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The Return of the Light: Twelve Tales from…
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The Return of the Light: Twelve Tales from Around the World for the Winter…

by Carolyn McVickar Edwards

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The book didn't have what I was looking for, but I did enjoy reading the different stories about light and the world. ( )
  scote23 | Mar 30, 2013 |
In The Return of the Light Carolyn McVickar Edwards assembles twelve legends, folktales and fairy tales told about the “return of light” that occurs at the winter solstice. I wanted to know more about the roots of the older traditions surrounding the Winter Solstice before it was taken over by the Church. I didn’t really find that, but I did find several different takes from around the world on just what happens during the solstice, the shortest day of the year, and their explanations for why the sun goes away, and more importantly why it comes back after.

The book is divided into three parts, each part containing four stories of a particular way in which the sun is lost at the solstice: the first through theft, the second through surrender and the third by grace. Each part is preceded with a short discussion about the method of reacquiring the sun, and each story is additionally given an introduction explaining the society it came from and where the story originated.

I thought that the introductions to the book and the sections in particular were by turns overly analytical, and then bizarrely whimsical. They could have perhaps been written in a more user friendly way. I am used to reading sociological and historical texts with a lot of technical terms in them and even I found myself lost and re-reading passages trying to get the gist of the great deal of knowledge the author attempted to cram into very little space. This also resulted in a bit of reader's whiplash when you switched to reading the story.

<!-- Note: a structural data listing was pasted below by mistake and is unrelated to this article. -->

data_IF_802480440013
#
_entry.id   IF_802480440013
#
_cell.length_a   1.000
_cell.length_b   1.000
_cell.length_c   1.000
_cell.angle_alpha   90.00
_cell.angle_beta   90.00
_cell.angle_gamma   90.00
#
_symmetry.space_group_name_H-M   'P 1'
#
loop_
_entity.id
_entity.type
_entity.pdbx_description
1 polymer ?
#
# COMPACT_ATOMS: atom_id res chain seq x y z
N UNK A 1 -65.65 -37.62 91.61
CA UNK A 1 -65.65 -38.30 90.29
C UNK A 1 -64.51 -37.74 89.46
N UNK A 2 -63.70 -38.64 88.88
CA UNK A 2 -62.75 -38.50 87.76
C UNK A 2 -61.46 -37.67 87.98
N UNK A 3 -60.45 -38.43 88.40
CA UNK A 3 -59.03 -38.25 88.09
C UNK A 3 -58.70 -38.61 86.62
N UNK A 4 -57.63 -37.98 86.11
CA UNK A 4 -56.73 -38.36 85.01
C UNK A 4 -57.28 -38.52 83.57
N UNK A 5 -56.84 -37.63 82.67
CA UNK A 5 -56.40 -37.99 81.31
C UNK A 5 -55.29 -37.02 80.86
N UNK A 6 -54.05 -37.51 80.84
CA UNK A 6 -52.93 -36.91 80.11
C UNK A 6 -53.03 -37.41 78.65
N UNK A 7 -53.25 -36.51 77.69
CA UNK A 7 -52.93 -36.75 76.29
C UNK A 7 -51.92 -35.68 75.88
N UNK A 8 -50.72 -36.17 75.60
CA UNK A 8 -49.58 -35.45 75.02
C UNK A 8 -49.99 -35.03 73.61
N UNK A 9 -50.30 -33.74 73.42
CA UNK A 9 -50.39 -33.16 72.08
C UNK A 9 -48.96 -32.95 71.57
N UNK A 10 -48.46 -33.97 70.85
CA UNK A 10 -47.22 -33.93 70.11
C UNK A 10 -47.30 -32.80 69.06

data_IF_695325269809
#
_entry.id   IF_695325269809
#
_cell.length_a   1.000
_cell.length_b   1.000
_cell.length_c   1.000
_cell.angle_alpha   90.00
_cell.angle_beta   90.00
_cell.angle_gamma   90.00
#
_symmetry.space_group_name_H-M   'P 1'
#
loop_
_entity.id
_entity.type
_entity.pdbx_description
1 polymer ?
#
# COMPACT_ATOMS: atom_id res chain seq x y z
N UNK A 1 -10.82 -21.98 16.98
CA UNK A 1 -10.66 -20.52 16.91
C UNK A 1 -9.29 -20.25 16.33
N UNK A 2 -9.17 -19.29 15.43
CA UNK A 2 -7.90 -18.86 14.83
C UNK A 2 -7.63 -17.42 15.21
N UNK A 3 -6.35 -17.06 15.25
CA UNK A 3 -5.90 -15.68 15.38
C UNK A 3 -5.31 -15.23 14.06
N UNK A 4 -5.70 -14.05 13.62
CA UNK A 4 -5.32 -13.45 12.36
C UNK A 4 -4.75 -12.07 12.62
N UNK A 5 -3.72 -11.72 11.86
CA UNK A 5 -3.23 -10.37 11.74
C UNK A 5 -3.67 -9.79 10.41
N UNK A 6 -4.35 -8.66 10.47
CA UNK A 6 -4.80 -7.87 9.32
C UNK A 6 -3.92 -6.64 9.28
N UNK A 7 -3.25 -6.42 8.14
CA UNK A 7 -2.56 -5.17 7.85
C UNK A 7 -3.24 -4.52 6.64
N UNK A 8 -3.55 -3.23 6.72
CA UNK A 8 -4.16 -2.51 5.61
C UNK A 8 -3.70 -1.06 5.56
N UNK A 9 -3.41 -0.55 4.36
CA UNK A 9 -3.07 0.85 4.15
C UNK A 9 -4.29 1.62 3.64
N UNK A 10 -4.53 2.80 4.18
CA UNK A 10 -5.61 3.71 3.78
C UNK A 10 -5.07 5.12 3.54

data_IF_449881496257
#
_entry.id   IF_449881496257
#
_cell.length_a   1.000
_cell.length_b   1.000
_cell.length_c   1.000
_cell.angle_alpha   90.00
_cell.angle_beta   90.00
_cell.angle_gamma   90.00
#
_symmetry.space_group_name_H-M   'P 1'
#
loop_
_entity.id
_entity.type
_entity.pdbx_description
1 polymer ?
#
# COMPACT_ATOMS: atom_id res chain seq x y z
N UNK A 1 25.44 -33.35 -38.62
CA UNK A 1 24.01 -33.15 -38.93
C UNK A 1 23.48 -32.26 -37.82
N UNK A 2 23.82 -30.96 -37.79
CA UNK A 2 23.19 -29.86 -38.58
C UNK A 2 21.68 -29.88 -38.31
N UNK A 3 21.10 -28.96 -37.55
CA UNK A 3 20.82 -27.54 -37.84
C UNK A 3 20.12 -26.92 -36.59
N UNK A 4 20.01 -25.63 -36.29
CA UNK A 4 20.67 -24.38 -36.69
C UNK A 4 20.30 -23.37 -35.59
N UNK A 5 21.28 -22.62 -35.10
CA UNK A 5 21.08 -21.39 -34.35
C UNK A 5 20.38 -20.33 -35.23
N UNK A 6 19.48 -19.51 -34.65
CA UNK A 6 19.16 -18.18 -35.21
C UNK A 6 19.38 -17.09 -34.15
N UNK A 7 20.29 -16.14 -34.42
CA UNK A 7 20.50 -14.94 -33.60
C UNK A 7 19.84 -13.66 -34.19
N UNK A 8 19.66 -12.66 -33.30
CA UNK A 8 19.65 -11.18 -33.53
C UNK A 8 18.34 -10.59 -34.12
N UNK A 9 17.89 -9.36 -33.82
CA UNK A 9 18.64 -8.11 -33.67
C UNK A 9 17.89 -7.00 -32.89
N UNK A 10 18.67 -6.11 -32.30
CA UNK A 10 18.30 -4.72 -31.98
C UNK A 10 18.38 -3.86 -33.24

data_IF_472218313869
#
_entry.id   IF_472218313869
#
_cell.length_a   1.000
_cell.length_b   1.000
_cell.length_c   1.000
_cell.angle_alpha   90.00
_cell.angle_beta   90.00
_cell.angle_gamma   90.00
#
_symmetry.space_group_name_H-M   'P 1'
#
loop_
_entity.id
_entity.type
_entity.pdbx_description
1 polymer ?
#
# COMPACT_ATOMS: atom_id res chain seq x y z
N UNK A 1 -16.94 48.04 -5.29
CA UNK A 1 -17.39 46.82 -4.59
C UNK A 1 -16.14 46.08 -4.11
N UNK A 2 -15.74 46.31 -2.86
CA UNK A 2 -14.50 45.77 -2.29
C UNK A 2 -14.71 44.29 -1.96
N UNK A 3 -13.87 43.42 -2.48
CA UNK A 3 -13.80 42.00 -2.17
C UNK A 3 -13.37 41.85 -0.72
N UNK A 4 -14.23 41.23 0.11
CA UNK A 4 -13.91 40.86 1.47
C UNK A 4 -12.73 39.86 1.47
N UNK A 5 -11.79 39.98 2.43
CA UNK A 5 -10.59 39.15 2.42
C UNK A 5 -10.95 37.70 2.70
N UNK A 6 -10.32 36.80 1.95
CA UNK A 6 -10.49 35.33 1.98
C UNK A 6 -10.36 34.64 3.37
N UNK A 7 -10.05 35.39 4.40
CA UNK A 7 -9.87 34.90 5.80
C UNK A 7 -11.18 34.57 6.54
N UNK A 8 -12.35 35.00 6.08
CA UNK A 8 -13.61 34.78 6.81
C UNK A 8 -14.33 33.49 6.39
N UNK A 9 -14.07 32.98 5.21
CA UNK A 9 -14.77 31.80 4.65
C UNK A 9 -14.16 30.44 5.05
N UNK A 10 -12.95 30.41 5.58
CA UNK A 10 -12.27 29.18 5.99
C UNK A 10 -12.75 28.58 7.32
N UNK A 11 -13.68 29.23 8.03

The stories were simplified and written in a very easy to understand and casual manner, particularly the dialogue which was written in a very believable modern day cadence and made the stories easy to read aloud and easy for listeners of any age to relate to. With the skill exhibited here, the stories were very much the book's strong point. I wish the introductions were similarly written, it would have made for a powerful book.

The ending includes several songs and games to be done on the winter solstice. To me these seemed like very much an after thought. The publisher might have insisted they add them, or an editor tacked them on. They were not well thought out, they were sometimes cheesy, even for families with children, and didn't add anything to the book at all.

The stories though were well written, and powerful, reminders of the other cultures that make up this world and of the people of the past and their varying reactions to the, probably at that time terrifying, sight of the sun showing up less and less each day. These stories explained for them what was happening and reassured them that the sun would come back and light would return once again. ( )
  exlibrisbitsy | Mar 31, 2010 |
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The winter solstice, the day the "sun stands still," marks the longest night and the shortest day of the year, and it comes either on December 20th or 21st. Celebrations honoring the winter solstice as a moment of transition and renewal date back thousands of years and occur among many peoples on every continent. "The Return of the Light makes an ideal companion for everyone who carries on this tradition, no matter what their faith. Storyteller Carolyn McVickar Edwards retells twelve traditional tales -- from North America, China, Scandinavia, India, Africa, South America, Europe, and Polynesia -- that honor this magical moment. These are stories that will renew our wonder of the miracle of rebirth and the power of transition from darkness into light.… (more)

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